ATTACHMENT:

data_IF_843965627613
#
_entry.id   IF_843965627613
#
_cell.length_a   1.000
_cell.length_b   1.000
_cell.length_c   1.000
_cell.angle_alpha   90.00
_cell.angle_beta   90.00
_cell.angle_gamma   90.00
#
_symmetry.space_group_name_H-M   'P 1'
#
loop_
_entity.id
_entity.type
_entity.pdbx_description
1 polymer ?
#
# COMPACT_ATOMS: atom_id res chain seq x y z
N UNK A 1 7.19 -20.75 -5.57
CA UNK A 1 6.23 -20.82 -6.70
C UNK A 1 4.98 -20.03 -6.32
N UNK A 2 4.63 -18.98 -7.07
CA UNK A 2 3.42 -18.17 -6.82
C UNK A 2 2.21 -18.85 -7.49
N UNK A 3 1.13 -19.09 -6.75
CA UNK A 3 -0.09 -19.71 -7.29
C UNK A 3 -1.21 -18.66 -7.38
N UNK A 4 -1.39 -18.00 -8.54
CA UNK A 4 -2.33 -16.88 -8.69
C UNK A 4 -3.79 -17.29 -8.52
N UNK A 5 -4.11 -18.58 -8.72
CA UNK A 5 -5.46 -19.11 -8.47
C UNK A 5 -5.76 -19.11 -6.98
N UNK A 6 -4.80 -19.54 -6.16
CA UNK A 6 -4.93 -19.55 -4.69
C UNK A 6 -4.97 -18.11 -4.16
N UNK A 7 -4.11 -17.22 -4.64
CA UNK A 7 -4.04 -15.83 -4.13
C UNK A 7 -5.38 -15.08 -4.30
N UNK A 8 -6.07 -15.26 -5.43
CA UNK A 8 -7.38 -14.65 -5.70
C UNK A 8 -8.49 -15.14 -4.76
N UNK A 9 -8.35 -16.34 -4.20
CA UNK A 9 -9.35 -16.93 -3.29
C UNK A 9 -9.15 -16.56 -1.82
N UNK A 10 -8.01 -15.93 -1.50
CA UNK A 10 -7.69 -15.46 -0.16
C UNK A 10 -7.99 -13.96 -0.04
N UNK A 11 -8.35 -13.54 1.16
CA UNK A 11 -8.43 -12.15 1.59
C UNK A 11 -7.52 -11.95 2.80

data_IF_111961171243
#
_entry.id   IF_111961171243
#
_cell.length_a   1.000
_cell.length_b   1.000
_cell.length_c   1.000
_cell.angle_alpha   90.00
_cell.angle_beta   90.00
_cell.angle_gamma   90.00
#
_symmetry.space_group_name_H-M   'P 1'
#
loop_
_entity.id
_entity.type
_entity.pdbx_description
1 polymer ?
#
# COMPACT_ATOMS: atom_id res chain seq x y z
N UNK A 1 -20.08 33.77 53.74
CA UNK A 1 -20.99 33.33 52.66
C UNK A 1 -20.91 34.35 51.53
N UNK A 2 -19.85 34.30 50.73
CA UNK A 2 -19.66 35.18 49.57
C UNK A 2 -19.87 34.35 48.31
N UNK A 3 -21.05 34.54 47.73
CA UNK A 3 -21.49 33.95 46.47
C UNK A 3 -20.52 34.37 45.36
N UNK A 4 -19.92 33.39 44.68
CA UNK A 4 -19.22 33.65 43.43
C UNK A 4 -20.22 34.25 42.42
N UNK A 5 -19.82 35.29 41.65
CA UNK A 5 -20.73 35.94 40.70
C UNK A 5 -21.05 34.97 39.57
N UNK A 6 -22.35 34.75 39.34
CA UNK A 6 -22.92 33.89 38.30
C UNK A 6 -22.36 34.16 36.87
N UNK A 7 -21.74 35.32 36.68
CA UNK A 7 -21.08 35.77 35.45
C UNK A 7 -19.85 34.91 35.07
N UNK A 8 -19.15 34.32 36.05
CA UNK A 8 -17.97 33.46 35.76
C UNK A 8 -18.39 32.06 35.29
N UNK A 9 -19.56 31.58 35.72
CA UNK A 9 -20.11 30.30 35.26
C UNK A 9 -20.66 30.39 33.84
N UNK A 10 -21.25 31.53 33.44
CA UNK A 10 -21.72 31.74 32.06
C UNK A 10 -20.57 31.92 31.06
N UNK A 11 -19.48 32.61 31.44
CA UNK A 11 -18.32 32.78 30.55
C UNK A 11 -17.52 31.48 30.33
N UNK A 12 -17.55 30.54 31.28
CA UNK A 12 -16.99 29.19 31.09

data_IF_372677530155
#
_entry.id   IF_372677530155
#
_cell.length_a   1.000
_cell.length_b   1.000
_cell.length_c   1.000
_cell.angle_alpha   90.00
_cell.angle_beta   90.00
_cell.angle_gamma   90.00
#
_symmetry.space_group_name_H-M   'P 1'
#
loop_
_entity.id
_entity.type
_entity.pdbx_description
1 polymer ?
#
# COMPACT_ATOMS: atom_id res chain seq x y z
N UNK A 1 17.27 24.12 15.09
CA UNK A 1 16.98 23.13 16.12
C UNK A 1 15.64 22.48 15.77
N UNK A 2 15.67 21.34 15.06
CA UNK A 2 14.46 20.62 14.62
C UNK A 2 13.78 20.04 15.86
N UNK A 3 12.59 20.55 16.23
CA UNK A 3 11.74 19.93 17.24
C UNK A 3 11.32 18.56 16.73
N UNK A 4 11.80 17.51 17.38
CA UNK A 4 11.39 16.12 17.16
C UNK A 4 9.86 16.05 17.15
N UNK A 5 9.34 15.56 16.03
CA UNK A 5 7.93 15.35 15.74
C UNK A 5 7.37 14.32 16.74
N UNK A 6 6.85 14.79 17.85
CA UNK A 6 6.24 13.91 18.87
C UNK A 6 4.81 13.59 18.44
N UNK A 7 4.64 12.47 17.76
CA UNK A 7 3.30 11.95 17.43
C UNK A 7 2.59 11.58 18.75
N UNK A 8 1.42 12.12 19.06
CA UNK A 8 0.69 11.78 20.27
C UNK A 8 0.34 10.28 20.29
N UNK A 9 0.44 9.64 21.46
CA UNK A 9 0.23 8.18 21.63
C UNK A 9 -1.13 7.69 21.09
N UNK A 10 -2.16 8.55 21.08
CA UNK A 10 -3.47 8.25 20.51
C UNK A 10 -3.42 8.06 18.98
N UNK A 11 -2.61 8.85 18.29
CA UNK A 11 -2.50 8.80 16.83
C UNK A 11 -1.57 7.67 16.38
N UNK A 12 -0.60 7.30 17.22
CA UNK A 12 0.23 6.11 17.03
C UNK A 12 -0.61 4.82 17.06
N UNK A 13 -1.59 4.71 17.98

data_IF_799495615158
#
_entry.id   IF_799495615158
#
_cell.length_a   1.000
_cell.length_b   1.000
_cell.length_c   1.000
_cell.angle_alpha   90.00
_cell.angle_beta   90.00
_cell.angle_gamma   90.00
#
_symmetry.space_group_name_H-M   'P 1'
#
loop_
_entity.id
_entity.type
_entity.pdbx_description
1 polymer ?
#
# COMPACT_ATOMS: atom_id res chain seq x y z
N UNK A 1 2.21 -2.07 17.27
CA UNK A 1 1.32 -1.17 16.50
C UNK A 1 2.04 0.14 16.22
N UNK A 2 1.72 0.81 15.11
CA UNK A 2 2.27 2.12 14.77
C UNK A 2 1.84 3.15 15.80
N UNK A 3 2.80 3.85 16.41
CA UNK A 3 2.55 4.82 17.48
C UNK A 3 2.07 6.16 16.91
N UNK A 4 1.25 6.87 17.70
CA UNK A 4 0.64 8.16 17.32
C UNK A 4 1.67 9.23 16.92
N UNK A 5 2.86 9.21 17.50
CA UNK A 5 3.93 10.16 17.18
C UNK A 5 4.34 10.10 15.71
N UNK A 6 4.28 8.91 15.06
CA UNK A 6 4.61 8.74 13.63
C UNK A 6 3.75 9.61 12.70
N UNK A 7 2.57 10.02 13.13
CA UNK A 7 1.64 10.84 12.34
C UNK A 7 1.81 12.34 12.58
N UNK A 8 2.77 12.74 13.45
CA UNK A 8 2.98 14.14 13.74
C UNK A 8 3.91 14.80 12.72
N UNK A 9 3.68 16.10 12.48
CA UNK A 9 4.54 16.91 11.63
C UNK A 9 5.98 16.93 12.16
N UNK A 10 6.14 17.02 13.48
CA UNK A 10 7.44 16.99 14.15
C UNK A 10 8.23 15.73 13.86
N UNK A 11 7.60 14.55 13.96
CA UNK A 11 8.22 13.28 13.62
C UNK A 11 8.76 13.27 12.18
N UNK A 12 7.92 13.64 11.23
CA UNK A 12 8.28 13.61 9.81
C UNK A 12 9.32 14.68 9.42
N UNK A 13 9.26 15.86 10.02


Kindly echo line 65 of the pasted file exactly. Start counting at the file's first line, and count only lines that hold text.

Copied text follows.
_symmetry.space_group_name_H-M   'P 1'